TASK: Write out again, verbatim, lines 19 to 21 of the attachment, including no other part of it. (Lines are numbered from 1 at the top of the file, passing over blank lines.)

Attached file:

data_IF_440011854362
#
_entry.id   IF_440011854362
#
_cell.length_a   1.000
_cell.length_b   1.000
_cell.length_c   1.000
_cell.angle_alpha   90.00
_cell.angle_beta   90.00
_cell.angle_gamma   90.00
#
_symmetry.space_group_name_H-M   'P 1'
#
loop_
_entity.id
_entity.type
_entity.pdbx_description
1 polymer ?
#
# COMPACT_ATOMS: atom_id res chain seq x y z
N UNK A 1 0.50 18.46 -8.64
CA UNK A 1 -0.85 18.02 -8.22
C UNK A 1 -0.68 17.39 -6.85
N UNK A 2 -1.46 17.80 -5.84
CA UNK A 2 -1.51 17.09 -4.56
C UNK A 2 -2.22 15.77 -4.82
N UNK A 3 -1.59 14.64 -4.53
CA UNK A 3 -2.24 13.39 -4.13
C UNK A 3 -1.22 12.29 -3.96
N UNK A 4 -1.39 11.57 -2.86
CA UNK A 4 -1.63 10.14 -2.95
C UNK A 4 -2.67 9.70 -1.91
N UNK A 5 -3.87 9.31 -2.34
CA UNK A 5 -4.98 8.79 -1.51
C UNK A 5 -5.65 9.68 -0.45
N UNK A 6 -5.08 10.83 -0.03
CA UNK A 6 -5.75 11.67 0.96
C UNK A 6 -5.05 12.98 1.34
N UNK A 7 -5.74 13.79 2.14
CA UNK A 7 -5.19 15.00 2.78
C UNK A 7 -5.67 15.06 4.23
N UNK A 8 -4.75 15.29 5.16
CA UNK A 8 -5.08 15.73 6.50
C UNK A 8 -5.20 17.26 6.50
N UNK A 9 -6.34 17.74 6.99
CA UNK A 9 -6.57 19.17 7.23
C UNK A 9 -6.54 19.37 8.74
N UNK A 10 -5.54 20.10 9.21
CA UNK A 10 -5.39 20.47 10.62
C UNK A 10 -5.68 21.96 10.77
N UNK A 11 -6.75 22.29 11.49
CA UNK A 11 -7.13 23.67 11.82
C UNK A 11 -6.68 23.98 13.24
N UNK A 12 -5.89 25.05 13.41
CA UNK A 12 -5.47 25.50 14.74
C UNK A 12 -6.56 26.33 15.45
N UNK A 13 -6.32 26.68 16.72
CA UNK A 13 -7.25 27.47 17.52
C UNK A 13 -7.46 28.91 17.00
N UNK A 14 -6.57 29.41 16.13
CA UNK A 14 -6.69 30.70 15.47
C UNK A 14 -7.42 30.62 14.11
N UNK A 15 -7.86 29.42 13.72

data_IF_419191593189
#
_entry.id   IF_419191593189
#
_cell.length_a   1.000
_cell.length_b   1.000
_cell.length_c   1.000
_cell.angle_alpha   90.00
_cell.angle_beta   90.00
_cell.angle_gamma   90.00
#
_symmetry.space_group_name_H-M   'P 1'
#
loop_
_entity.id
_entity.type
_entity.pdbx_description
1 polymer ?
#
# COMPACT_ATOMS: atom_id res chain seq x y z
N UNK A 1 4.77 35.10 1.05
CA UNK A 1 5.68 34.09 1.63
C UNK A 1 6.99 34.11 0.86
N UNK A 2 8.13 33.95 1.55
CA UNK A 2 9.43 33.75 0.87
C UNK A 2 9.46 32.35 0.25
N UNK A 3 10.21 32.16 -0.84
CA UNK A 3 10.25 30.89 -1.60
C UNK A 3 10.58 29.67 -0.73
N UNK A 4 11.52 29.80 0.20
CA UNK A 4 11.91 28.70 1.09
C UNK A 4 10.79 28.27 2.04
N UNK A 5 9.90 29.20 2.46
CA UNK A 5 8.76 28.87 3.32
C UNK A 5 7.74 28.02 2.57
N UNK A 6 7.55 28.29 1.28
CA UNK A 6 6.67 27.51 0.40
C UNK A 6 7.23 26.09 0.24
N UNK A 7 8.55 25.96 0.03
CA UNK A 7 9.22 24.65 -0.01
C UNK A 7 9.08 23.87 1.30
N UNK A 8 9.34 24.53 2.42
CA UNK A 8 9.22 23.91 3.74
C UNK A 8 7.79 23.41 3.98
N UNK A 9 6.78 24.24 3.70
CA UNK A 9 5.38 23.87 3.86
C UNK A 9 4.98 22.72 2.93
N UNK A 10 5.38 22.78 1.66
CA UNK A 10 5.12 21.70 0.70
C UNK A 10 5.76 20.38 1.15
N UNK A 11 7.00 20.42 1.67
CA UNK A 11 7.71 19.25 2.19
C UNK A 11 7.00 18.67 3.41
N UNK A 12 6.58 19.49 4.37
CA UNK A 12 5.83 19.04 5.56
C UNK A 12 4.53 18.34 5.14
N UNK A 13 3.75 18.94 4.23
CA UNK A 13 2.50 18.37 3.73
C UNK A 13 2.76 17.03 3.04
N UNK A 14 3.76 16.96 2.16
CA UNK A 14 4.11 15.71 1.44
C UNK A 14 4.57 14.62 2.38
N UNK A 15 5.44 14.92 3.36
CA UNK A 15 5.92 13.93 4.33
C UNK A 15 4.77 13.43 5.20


#
# COMPACT_ATOMS: atom_id res chain seq x y z
N UNK A 1 0.50 18.46 -8.64